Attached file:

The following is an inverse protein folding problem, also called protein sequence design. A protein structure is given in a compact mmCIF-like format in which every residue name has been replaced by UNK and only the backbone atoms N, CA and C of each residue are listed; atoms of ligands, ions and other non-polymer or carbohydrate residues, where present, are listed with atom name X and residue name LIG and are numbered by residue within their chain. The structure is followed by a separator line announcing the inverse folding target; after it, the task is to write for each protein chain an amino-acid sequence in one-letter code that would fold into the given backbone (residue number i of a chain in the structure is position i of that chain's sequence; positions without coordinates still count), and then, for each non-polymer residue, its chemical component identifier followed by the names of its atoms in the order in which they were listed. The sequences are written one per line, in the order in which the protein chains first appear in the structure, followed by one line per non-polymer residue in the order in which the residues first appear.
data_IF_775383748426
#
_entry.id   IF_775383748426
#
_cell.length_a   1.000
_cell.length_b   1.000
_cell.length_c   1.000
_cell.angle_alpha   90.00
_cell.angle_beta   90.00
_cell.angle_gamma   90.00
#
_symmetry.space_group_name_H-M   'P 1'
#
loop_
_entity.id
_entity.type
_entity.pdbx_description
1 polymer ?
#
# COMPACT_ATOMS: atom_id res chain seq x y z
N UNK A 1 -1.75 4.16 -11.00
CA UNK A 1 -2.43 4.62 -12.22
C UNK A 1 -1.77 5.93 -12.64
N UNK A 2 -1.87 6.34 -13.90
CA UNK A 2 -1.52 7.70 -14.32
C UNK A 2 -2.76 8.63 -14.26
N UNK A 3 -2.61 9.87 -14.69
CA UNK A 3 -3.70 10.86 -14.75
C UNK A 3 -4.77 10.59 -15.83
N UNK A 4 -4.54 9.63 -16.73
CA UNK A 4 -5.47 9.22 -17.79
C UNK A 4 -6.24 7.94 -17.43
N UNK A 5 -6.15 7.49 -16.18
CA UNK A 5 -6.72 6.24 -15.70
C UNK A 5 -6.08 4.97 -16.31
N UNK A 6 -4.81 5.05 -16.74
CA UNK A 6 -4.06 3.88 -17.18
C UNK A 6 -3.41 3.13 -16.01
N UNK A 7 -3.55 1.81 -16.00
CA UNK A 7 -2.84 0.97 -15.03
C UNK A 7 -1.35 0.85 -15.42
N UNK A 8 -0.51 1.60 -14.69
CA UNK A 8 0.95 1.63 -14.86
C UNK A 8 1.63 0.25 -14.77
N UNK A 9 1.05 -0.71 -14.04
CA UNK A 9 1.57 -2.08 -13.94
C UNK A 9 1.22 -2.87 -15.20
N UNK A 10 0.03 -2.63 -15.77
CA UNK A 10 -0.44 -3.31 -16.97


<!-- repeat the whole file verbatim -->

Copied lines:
The following is an inverse protein folding problem, also called protein sequence design. A protein structure is given in a compact mmCIF-like format in which every residue name has been replaced by UNK and only the backbone atoms N, CA and C of each residue are listed; atoms of ligands, ions and other non-polymer or carbohydrate residues, where present, are listed with atom name X and residue name LIG and are numbered by residue within their chain. The structure is followed by a separator line announcing the inverse folding target; after it, the task is to write for each protein chain an amino-acid sequence in one-letter code that would fold into the given backbone (residue number i of a chain in the structure is position i of that chain's sequence; positions without coordinates still count), and then, for each non-polymer residue, its chemical component identifier followed by the names of its atoms in the order in which they were listed. The sequences are written one per line, in the order in which the protein chains first appear in the structure, followed by one line per non-polymer residue in the order in which the residues first appear.
data_IF_775383748426
#
_entry.id   IF_775383748426
#
_cell.length_a   1.000
_cell.length_b   1.000
_cell.length_c   1.000
_cell.angle_alpha   90.00
_cell.angle_beta   90.00
_cell.angle_gamma   90.00
#
_symmetry.space_group_name_H-M   'P 1'
#
loop_
_entity.id
_entity.type
_entity.pdbx_description
1 polymer ?
#
# COMPACT_ATOMS: atom_id res chain seq x y z
N UNK A 1 -1.75 4.16 -11.00
CA UNK A 1 -2.43 4.62 -12.22
C UNK A 1 -1.77 5.93 -12.64
N UNK A 2 -1.87 6.34 -13.90
CA UNK A 2 -1.52 7.70 -14.32
C UNK A 2 -2.76 8.63 -14.26
N UNK A 3 -2.61 9.87 -14.69
CA UNK A 3 -3.70 10.86 -14.75
C UNK A 3 -4.77 10.59 -15.83
N UNK A 4 -4.54 9.63 -16.73
CA UNK A 4 -5.47 9.22 -17.79
C UNK A 4 -6.24 7.94 -17.43
N UNK A 5 -6.15 7.49 -16.18
CA UNK A 5 -6.72 6.24 -15.70
C UNK A 5 -6.08 4.97 -16.31
N UNK A 6 -4.81 5.05 -16.74
CA UNK A 6 -4.06 3.88 -17.18
C UNK A 6 -3.41 3.13 -16.01
N UNK A 7 -3.55 1.81 -16.00
CA UNK A 7 -2.84 0.97 -15.03
C UNK A 7 -1.35 0.85 -15.42
N UNK A 8 -0.51 1.60 -14.69
CA UNK A 8 0.95 1.63 -14.86
C UNK A 8 1.63 0.25 -14.77
N UNK A 9 1.05 -0.71 -14.04
CA UNK A 9 1.57 -2.08 -13.94
C UNK A 9 1.22 -2.87 -15.20
N UNK A 10 0.03 -2.63 -15.77
CA UNK A 10 -0.44 -3.31 -16.97